At first, I was confused, thought I was in another blogger's spot because she posts lots of great barns. She'd love to see this post. I'll have to send her over. You did very well for a gal zipping down the highway. Great job!

You sure are being a tease...

Old Kitty said...

Oh I love how you've grouped these beautiful barn structures into colours! How amazing!! I keep thinking of all the lucky animals that live it! LOL! What fantastic structures - each one so personal - but I do like the faded barn look! It just speaks history in volume!

Glad you got to see your wonderful family! Can't wait to read about your exciting news!! Take care
x

Ocean Breezes and Country Sneezes said...

Your barn collages are stunning! It looked like a long and beautiful ride! I'm looking forward to the new news!

Happier Than a Pig in Mud said...

Love those big red barns! It's a lot of driving but I know you had a great time while you were there:@)

Ocean Breezes and Country Sneezes said...

Your barn collages are stunning! It looked like a long and beautiful ride! I'm looking forward to the new news!

Susie said...

Pat, I just love traveling along with you. That's a cute picture of your loved ones. I am going to N.Y.C. this coming week...I am sooo excited. Smiles to you, xo, Susie

podso said...

This reminds me of our trip to Denver from New York, in a VW bug (and my husband is 6'6"...with camping equipment and a friend along. I was too young to marvel at the beauty as you did. I would be tempted now to take hundreds of photos of the countryside. I love your barn pics. We seem to have more unpainted barns here in the south ... my husband says it's a different taxing if your barn is not painted nicely. But oh I love the red ones and yours are wonderful!

Betsy Adams said...

What a neat thing to do while riding for hours and hours on an interstate... There's nothing more boring!!!!! But--we're going to do the same thing soon when we drive to Yellowstone...

Your barn pictures are GREAT.. I'm partial to red barns ---but all of them are interesting. Like you, I'd love to know the history behind those barns.

Thanks for sharing.
Hugs,
Betsy

Michelle said...

You took some great pictures on your travels. Barns here in KY are either natural wood, or actually black. Nice to see the red and white ones!

Ciao Chow Linda said...

What a lot of driving pat. But you found a great way to stay interested along the way. I love the photos of the barns, especially that first one. Mums the word on your news, but I'm so happy for you.

pam said...

Well taking pictures probably helped pass the long miles. I love barns....so many interesting stories. Every time we do our ten hour drive to Colorado I think bout wagon trains and those hard, hard days. You continue to teach us all so much.

Cindy said...

Those old and new barns truly are charming, aren't they. I have enjoyed seeing what you saw and captured with your lens on your trek westward and then back home again.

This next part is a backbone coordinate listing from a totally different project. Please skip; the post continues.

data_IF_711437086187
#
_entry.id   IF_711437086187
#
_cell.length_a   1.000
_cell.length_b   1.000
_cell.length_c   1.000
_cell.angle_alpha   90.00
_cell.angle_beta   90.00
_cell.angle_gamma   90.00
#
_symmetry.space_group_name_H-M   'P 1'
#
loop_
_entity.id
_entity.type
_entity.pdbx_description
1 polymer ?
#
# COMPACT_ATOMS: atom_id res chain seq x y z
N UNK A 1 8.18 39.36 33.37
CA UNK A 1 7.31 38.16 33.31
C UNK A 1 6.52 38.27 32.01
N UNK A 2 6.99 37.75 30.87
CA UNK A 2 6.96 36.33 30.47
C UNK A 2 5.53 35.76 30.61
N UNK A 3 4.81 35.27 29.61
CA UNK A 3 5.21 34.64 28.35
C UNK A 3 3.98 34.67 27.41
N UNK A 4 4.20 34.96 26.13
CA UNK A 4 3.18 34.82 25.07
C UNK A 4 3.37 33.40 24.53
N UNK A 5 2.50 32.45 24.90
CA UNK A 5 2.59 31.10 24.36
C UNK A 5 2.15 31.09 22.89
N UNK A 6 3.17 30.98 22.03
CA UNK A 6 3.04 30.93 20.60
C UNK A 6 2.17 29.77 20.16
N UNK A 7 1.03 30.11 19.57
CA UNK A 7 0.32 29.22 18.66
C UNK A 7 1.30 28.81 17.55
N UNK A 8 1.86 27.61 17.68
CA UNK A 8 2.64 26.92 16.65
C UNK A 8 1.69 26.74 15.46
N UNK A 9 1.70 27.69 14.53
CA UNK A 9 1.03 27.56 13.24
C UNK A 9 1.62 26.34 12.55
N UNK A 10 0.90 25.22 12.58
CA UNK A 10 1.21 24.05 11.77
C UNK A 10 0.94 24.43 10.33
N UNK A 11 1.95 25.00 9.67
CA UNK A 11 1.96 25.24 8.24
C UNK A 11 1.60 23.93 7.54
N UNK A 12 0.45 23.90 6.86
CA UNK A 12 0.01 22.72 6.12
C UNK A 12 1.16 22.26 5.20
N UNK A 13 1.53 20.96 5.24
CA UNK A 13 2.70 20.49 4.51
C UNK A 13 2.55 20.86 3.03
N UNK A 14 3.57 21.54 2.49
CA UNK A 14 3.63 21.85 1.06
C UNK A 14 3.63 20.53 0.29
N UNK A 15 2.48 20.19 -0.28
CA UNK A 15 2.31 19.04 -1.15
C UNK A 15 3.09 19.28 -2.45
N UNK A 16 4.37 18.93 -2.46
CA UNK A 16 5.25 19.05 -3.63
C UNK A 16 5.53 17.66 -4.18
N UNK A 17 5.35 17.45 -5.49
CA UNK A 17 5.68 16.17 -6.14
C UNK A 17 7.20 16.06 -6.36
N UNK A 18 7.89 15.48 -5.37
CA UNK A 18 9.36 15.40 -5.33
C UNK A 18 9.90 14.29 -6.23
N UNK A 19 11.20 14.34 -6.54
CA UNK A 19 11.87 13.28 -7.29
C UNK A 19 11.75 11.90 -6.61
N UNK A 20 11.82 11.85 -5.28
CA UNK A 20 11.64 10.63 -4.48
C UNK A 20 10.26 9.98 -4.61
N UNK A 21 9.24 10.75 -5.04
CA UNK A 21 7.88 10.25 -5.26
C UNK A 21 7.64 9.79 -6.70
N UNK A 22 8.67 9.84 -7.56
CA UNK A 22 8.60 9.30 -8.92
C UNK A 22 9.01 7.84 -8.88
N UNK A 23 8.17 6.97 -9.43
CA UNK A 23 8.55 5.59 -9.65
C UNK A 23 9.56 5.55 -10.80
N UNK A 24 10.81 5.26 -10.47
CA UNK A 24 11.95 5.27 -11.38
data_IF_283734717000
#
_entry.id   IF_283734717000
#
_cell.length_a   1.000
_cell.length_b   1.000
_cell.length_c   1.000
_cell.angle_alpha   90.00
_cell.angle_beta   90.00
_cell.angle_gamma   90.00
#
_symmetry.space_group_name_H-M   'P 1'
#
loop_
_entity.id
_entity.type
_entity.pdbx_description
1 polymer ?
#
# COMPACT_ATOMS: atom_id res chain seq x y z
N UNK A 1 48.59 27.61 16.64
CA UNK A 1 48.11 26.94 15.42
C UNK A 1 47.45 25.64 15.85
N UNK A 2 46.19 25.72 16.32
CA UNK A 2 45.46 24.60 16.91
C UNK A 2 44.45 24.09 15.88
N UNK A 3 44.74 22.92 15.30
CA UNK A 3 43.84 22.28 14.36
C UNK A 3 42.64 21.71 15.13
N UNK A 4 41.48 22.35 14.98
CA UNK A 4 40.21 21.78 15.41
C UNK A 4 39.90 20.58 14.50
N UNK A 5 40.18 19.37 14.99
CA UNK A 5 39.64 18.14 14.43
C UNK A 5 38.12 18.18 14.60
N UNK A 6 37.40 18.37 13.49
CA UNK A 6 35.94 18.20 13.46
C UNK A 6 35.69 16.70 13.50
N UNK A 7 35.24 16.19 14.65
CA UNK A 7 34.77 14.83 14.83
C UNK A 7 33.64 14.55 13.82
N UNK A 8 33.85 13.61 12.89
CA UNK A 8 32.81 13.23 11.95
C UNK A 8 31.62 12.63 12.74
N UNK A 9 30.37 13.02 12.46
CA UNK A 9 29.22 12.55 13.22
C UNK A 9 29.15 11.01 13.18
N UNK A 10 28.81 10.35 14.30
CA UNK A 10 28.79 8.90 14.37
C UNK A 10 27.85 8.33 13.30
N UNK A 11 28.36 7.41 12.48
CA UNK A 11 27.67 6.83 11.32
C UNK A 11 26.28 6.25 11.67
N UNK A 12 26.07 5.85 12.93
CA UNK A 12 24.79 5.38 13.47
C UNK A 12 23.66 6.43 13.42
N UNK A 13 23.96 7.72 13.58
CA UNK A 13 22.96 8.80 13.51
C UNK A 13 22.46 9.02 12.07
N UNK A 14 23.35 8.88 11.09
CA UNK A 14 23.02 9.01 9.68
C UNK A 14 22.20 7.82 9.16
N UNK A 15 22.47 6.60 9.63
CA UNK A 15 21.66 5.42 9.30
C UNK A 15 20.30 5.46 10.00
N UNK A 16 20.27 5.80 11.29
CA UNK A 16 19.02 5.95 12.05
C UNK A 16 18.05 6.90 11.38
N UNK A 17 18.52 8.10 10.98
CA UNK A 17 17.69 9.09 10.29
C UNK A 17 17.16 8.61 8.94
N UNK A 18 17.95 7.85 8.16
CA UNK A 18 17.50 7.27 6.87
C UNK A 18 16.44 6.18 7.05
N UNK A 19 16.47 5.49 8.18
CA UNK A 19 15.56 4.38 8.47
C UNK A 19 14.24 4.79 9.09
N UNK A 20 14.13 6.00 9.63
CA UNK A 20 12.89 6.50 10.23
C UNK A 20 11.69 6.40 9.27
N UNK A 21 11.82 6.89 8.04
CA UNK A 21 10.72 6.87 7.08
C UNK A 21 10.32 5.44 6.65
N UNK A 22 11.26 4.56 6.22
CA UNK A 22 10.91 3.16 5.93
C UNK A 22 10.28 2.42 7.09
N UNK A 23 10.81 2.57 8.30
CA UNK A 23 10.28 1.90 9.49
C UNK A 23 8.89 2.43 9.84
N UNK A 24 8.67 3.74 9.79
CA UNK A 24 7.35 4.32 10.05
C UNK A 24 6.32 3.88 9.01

Thank you for the chance to see it.
Hugs, cindy

GrandmaK said...

An absolutely wonderful post with a beautiful collection of barns!!! EVen the old dilapidated one with the moss on the roof has such wonderful character!!! Wishing you a wonderful week! Cathy

The Gathering Place said...

I love old barns and you captured so many. Yes, that was a long drive, but how fun to be with your family.

Lisa@GrandmasBriefs said...

I love the barn photos. I agree that seeing the new construction is a good sign. Love the Kearney bridge museum. In the five years we passed under that bridge and back again while our daughters were at college on the east side of Nebraska, we swore each time that one day we'd stop and go inside. We never did. Now it's on the "One day..." list.

ellen b. said...

So glad you saw and took photos of all those great barns! I'm always excited to see them on the landscape!
I'll wait with anticipation about your news!! Have a great week!

Rajesh said...

You have captured the barns beautifully. Wonderful variety.

Willow said...

You should make a photo book of all the barns.

The trip from LA to Columbus is about 2400 miles. We drove it twice in three months. Yeah, it was interesting but veeeery loooong.

The Magical Christmas Wreath Company said...

Now that sounds like my kind of trip. Love the way you have organised and arranged your mosaics Pat.

I must practice this speeding car photography. Quite often on journeys when an interesting photographic subject whizzes past I hear the words " That'll make a great pictute, oops you missed it" over and over as I fumble for my camera!



Tracy said...

WONDERFUL, wonderful images, Pat! So many beautiful barns in the US. The area not far from where I'm living now reminds me of the rural farm country of York/Lancaster, PA where I'm from... and I love how this farm feeling is so close to the sea, as we are near the coast...best of both worlds.! Can't wait to hear your news... I wonder... ;o) Happy Days ((HUGS))

Cathy said...

Oh, goodness, that's a lot of driving. Your pictures are fantastic, Pat, and you have shown me a part of the country I have never seen. Those beautiful barns are such an important part of American history.

Paula's Postings said...

Another interesting post Pat I love the barn photo's and I can't wait to hear the exciting news.

SavoringTime in the Kitchen said...

What a creative way to pass the time on your trip, Pat! You did capture some wonderful shots from your car. They really turned out great for the most part (buzzing cars in other lanes the exception) :)

SmilingSally said...

You'd be a fun person to travel with on such a long journey. I like your idea of snapping picture and then grouping them. Why, I even liked that "loser" shot!

I noticed that daughter's new home has blue trim. Thanks for sharing your blues.

Happy Blue Monday, Pat.

Houseelf said...